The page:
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I’m starting this post at 40,000 feet above Virginia, 14 hours into our 15 hour flight home.

What’s left to be said? I can’t say this was our ‘best’ trip ever (that place is still held by the 3+ weeks we spent in Europe in 2008). I can’t say that it was the ‘most relaxing’ vacation or the ‘most beautiful’ place we’ve ever visited. So, what can I say?

The trip–aside from the cruise itself, which was basically ‘just another (good) cruise’–greatly exceeded our expectations. Admittedly, we (intentionally) went without a lot of preconceptions or anticipations. We mostly went because we could… because it was different… because it was there. But, we found our experiences in the UAE and Oman to be delightful, from the small (so, this is how a car wash works here) to the sublime (I see why they call this a ‘Grand Mosque’).

We enjoyed getting mistaken for British or German(!) visitors (Americans were few and far in between). We loved our interactions with locals; it was both enlightening and satisfying. Indeed, of all of the trips we’ve taken, this was probably the purest ‘experience’ on a personal level… by that I mean to say, it was a real growth experience.

Let’s be totally honest: before this trip I would have never imagined that some guy walking through an airport in a dishdasha and turban might be a country music fan or hold the Ford Mustang to be his favorite car. It simply would have never occurred to me. Intellectually, I knew that all people were/are unique individuals and most are fundamentally decent. But, I understand that a lot more viscerally now…. that’s pretty awesome.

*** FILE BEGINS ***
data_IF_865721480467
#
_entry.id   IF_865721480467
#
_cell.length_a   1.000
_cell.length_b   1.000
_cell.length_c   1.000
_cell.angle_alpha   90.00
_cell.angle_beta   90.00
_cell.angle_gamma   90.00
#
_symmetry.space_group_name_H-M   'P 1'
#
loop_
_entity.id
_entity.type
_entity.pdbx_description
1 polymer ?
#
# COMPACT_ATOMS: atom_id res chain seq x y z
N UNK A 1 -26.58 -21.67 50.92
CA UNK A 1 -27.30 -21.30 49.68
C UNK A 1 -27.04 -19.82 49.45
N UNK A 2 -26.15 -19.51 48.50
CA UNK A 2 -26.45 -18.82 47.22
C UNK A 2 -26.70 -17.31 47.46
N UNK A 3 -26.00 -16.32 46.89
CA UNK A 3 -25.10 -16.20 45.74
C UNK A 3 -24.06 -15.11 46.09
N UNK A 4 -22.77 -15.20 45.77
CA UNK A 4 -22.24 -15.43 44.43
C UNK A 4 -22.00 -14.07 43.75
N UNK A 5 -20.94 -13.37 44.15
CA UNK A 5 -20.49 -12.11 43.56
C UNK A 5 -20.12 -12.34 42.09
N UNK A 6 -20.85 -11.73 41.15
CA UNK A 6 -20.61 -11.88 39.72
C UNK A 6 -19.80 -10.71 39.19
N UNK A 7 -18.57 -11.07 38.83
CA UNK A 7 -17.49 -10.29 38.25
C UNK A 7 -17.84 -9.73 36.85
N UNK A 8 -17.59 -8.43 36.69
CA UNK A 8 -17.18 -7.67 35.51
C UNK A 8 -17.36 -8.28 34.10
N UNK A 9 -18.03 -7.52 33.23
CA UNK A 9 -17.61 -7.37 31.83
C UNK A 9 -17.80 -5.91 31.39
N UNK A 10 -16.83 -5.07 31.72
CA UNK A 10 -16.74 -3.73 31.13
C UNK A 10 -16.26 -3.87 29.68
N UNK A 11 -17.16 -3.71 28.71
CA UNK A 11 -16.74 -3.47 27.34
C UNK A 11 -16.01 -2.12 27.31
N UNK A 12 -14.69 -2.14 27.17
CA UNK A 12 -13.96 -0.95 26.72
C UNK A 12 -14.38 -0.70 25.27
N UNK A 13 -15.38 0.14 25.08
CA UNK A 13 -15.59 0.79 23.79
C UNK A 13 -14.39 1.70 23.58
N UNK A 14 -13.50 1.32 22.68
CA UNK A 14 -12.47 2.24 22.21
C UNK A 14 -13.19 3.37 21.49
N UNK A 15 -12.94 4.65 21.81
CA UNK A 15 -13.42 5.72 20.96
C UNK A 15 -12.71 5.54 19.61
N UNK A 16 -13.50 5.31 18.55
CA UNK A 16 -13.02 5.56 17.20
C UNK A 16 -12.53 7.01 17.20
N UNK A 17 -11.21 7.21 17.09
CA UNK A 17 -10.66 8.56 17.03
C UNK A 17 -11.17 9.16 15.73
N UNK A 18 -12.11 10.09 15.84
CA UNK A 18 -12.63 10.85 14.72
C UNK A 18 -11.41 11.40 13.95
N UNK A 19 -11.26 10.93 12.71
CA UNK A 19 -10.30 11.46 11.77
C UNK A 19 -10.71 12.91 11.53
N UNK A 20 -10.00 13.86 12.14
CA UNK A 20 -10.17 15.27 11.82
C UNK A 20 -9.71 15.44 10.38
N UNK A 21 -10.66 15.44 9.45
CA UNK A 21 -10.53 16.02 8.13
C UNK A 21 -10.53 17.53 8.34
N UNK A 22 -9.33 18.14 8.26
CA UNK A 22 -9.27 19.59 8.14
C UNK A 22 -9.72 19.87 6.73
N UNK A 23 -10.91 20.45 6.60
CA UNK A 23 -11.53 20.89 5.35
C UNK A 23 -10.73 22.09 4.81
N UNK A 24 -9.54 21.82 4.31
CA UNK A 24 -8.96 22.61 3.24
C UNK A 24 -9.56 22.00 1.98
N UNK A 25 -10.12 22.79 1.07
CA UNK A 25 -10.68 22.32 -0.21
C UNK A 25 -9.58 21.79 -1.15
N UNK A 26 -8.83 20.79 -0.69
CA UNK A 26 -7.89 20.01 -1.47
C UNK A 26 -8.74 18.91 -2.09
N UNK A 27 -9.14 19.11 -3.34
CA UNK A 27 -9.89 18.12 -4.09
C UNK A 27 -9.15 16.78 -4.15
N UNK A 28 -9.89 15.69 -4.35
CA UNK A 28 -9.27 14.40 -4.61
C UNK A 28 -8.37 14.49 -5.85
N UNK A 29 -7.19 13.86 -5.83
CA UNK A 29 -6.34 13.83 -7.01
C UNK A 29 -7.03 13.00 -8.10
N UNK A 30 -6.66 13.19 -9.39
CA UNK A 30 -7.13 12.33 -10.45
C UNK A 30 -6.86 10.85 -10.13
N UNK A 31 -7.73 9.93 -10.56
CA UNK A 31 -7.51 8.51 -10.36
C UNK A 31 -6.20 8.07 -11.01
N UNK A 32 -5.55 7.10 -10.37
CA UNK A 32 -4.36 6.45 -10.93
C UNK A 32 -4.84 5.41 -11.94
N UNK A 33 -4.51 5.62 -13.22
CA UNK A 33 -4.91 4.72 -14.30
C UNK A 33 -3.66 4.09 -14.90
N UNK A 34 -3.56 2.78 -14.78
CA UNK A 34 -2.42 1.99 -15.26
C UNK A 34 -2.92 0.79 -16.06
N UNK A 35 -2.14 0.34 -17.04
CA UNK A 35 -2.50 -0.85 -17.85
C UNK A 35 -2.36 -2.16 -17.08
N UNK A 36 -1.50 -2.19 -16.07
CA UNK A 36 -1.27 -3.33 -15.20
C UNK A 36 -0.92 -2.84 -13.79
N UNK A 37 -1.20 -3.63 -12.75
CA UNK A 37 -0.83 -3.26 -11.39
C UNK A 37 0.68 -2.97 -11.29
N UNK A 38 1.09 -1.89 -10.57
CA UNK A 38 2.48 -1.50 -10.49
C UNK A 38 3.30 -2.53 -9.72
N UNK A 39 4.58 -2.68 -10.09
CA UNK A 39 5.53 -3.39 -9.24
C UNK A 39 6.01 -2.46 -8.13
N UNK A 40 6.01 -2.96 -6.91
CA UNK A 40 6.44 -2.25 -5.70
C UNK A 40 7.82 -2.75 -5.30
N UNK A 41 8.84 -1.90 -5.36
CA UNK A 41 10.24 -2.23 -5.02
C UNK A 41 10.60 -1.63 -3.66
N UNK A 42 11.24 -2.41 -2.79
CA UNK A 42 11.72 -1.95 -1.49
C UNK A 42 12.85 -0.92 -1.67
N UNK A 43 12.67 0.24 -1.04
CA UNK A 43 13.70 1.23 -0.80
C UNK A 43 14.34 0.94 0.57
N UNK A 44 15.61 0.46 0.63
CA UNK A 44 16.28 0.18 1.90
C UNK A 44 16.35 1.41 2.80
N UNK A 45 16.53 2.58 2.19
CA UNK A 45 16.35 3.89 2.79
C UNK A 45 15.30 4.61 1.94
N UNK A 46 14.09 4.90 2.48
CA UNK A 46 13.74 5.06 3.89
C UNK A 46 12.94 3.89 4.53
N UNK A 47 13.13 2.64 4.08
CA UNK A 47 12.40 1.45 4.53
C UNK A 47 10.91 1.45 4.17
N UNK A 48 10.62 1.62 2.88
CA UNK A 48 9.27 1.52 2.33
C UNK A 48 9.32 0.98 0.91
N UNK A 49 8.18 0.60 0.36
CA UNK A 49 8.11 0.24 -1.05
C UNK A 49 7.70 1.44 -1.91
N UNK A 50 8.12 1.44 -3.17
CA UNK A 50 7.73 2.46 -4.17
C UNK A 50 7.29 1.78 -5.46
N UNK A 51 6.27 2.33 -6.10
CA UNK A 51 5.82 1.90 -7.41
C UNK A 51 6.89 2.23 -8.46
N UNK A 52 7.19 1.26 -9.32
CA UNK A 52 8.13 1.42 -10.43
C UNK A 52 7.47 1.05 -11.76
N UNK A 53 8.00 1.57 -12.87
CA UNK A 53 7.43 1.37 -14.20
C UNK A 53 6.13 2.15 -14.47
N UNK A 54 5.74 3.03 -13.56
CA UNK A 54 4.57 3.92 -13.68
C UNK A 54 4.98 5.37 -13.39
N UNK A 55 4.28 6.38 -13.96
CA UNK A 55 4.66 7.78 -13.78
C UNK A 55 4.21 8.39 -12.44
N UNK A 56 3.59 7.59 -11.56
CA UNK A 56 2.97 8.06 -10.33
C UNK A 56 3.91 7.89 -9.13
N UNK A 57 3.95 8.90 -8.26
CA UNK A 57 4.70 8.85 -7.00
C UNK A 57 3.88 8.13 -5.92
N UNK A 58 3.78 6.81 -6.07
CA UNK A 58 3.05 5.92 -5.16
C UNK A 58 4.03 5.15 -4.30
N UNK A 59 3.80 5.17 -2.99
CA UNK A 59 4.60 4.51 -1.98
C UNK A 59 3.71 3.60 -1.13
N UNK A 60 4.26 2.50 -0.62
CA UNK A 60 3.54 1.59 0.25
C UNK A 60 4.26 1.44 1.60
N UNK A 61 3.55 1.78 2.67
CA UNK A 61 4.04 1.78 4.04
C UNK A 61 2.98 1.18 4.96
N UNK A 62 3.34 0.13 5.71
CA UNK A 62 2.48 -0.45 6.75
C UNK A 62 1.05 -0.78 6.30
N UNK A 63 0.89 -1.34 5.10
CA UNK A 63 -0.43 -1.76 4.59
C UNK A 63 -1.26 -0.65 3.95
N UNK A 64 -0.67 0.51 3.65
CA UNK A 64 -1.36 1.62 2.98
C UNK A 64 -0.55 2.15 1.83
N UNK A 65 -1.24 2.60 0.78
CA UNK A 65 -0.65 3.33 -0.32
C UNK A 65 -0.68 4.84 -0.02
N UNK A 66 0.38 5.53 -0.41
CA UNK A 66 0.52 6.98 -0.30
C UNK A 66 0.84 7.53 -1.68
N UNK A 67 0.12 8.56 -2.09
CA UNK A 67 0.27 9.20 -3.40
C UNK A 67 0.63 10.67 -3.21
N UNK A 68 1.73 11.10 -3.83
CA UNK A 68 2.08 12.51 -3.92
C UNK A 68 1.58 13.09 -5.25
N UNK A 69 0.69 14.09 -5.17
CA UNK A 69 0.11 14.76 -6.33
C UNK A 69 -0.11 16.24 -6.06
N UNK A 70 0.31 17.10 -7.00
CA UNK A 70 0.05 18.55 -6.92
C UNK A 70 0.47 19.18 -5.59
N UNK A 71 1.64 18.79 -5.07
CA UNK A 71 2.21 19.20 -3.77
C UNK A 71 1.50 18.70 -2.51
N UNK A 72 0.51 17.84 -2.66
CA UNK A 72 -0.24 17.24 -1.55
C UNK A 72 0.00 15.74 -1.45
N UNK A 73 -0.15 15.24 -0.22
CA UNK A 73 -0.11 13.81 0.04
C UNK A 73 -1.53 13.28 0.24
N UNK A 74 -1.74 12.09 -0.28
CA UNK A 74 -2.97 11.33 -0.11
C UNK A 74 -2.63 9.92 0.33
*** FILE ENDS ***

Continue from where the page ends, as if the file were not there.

And, while there are customs and practices that I still find foreign, I think I have an enhanced understanding of those differences and have a greater ability to see ‘both sides’ of the proverbial coin. I’ll have to spend some more time pondering all that I’ve seen and learned. Most importantly, this experience underscores for me that there’s more to learn and that it’s a worthwhile topic of further exploration. My interest in the region and its people is clearly raised…

Finally, we’ve already agreed that we want to go back to the UAE and Oman in the future. In part, it’s just a cool place to visit and a logical stop on a global hop around the world. We’re also interested in reading firsthand the next chapters in these countries’ stories.

Having talked with Libby at length about this trip, I think she shares similar sentiments. It was surprisingly good. Enjoyable and enlightening.

After landing in Atlanta this morning, I checked my email to find a note from Yusef. That was a nice exclamation point to put on the end of this trip. I’m actually hopeful that we’ll meet again some day… either here in the USA or back in his homeland.

We’re now back home and returning to ‘normal’ life.

Until our next adventure…

One Response to “Reflections on Southeastern Arabia”

  1. Dick says:

    Paul and Libby,

    I enjoyed reading about your travel, the area sounds very unique and well worth a visit and it sounds like you both had a good time. I am reminded of a quote from Mark Twain used by Joseph Rosendo when closing his TV Travel Show called “Travel Scope”.
    “Travel is fatal to prejudice, bigotry, and narrow-mindedness, …” (but you know that).

    Welcome Home my friends.

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